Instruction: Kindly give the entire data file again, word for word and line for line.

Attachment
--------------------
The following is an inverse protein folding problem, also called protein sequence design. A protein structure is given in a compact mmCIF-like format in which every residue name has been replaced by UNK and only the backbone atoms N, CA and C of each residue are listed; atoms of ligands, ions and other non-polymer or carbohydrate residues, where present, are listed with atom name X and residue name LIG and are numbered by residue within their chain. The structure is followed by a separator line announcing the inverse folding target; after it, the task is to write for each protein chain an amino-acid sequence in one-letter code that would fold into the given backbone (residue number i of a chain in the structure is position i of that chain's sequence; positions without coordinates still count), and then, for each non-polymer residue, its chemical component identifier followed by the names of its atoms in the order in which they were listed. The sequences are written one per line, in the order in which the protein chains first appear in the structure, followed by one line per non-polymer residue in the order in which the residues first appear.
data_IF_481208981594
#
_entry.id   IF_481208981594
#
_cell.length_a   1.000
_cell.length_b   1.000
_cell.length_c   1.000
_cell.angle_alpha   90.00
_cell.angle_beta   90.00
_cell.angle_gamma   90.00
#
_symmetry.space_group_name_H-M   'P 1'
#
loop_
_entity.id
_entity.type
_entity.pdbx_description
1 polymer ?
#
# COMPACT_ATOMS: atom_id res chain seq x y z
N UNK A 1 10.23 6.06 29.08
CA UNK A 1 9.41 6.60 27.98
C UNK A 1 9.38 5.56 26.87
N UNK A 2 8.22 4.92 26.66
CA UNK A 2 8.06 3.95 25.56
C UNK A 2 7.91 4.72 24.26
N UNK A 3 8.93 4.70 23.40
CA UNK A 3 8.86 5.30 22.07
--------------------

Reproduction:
The following is an inverse protein folding problem, also called protein sequence design. A protein structure is given in a compact mmCIF-like format in which every residue name has been replaced by UNK and only the backbone atoms N, CA and C of each residue are listed; atoms of ligands, ions and other non-polymer or carbohydrate residues, where present, are listed with atom name X and residue name LIG and are numbered by residue within their chain. The structure is followed by a separator line announcing the inverse folding target; after it, the task is to write for each protein chain an amino-acid sequence in one-letter code that would fold into the given backbone (residue number i of a chain in the structure is position i of that chain's sequence; positions without coordinates still count), and then, for each non-polymer residue, its chemical component identifier followed by the names of its atoms in the order in which they were listed. The sequences are written one per line, in the order in which the protein chains first appear in the structure, followed by one line per non-polymer residue in the order in which the residues first appear.
data_IF_481208981594
#
_entry.id   IF_481208981594
#
_cell.length_a   1.000
_cell.length_b   1.000
_cell.length_c   1.000
_cell.angle_alpha   90.00
_cell.angle_beta   90.00
_cell.angle_gamma   90.00
#
_symmetry.space_group_name_H-M   'P 1'
#
loop_
_entity.id
_entity.type
_entity.pdbx_description
1 polymer ?
#
# COMPACT_ATOMS: atom_id res chain seq x y z
N UNK A 1 10.23 6.06 29.08
CA UNK A 1 9.41 6.60 27.98
C UNK A 1 9.38 5.56 26.87
N UNK A 2 8.22 4.92 26.66
CA UNK A 2 8.06 3.95 25.56
C UNK A 2 7.91 4.72 24.26
N UNK A 3 8.93 4.70 23.40
CA UNK A 3 8.86 5.30 22.07